Most parties involved in a commercial real estate transaction will require a Property Condition Assessment (PCA) – which provides an assessment of the condition of an asset and immediate or long term improvements that may be necessary – at some point. Lenders require PCAs (also known across the industry as Property Condition Reports or PCRs) as part of their underwriting process, property buyers or developers use PCAs to understand and minimize risks in their investments, while property managers use PCA to budget ongoing maintenance costs for their capital planning.

PCAs are valuable in both equity and debt markets. Lenders use PCAs to determine if a borrower will have the required funds to maintain the asset throughout the life of the loan. Buyers can use the knowledge of issues and expected maintenance costs that the PCA gives them as a bargaining tool to drive down the purchase price of the property. For the seller, doing a PCA will help to proactively prepare against such price negotiations due to missed issues.

In addition to these “straight-up” PCAs, there are some variations “with a twist”.

Pre-lease Due Diligence for Tenants
While it is less common for a tenant to need engineering due diligence, there is good reason for tenants to commission a Property Condition Assessment during their pre-lease due diligence. Retail tenants who are moving to a different site, for example, often request PCAs as part of their site evaluations. Getting a PCA report done on a possible site will alert a tenant to potential repairs that they might be or become responsible for now or down the road.

Many lease contracts place responsibility for maintaining (certain) building systems on the tenant, and it is important for the tenant to understand the expected useful life (EUL) and remaining useful life (RUL) of systems to avoid unforeseen costs. A pre-lease PCA may also establish the condition of the asset when the tenant moves in, which establishes the “base-condition” to which it must be returned at the end of the lease-term.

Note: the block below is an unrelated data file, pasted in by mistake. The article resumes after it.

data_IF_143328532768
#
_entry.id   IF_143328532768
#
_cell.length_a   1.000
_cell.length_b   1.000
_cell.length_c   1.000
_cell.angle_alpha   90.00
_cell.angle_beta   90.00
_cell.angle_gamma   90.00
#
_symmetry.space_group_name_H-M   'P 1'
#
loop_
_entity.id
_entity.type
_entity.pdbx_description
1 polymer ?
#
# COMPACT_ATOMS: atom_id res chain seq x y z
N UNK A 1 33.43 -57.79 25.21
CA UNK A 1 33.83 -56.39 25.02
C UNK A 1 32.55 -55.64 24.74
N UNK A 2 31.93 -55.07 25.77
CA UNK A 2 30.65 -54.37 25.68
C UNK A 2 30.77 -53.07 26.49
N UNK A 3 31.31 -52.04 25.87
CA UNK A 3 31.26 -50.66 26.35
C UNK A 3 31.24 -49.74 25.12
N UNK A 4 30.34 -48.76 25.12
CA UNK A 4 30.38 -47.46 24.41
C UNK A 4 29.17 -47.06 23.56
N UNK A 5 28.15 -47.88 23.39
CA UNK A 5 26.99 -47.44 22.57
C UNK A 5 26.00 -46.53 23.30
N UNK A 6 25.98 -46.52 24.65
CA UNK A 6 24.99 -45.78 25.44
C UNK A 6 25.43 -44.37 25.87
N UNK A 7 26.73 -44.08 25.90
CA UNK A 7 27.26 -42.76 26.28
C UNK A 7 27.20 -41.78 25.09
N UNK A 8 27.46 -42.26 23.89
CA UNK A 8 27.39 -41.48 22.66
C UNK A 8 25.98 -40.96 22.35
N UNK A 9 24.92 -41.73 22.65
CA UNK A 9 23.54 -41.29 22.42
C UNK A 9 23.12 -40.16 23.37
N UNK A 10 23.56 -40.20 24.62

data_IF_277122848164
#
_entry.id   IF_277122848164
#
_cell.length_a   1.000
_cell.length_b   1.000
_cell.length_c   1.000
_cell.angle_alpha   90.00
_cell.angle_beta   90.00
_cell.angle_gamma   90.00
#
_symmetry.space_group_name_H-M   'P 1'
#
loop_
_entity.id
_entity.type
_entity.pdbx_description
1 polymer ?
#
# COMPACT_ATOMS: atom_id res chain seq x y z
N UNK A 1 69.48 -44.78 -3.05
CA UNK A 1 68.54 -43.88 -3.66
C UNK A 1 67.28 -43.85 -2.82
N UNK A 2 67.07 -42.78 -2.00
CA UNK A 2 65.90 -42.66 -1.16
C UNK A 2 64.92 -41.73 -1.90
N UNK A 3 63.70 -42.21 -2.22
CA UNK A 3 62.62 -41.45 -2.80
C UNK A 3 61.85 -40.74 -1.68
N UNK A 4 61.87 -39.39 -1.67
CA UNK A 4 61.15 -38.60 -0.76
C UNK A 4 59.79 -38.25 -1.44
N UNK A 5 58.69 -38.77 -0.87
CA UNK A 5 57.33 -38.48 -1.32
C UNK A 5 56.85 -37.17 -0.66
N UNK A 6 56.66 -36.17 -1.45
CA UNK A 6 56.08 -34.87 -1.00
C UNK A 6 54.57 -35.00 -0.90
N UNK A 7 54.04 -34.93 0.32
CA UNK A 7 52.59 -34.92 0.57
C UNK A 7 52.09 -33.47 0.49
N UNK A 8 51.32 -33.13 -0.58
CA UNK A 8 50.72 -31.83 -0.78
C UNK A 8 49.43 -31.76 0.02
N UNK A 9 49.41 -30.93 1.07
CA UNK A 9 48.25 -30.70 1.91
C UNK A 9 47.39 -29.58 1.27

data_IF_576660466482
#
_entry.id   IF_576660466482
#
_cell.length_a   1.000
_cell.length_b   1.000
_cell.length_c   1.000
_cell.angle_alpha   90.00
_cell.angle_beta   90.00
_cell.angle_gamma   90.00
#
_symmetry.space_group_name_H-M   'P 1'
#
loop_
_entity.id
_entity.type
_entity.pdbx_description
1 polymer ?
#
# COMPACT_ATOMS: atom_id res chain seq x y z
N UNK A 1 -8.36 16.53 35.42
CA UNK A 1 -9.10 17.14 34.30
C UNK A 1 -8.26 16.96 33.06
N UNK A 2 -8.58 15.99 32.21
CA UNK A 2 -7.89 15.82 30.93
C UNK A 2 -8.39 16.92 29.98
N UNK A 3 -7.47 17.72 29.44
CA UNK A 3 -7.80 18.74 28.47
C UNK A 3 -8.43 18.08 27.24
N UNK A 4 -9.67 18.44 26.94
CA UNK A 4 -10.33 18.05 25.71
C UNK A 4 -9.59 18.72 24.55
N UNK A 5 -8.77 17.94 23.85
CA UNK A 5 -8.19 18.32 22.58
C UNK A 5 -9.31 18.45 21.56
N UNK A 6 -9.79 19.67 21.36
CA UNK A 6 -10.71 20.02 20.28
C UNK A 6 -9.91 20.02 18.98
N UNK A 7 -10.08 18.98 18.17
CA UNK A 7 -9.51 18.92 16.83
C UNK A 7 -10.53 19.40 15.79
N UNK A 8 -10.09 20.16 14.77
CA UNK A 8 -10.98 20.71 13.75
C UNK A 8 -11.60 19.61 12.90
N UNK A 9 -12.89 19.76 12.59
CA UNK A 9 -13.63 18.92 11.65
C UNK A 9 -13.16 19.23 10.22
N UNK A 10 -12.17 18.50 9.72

Green PCAs
PCAs identify issues with a building and provide a schedule of capital replacement reserves. But what about the opportunity to save money? A Green PCA (GPCA) – which incorporates an assessment of energy efficiency and other ‘green’ elements of interest into the PCA – can help save money by identifying opportunities to improve the way building systems operate. A GPCA essentially combines a standard Property Condition Assessment and an Energy Audit to provide in-depth information about the building condition and operational efficiency.

A green PCA may include energy benchmarking services, energy audits or a simple Green PCA checklist. Performing such assessments in conjunction with the PCA will identify aspects of a buildings energy management program that are suboptimal and can easily be corrected. A Green PCA will also give the user a list of potential energy efficiency investments (commonly known as Energy Efficiency Measures – EEMs) and will rank these investments in terms of payback period—often several opportunities with sub-3-year payback periods are indentified. The property owner/operator can then choose which EEMs to implement based on need, budgets, capital investment return criteria, green branding goals, and sustainability goals.

A better, more-efficient performing building can save money through lowered energy bills and reduces operational costs. For example, optimizing and automating the HVAC and lighting systems can offer significant energy reduction without requiring a major capital investment. Better building systems will also lower ongoing maintenance costs.

The Energy Audit and Property Condition Assessment go well together as they are addressing the same systems. The PCA may schedule the replacement of a roof mounted HVAC system in year 8 of the replacement reserve as that is the end of its useful life; however, the Energy Audit may make a case for not using an old inefficient system until it fails; rather, the building owner may receive an positive return by replacing it sooner. Disclosure of buildings’ energy efficiency or consumption is required by an increasing number of cities around the country. The required information can be collected during the GPCA to ensure compliance with energy disclosure codes.

So, next time you order a PCA think about whether you’d like that with a twist!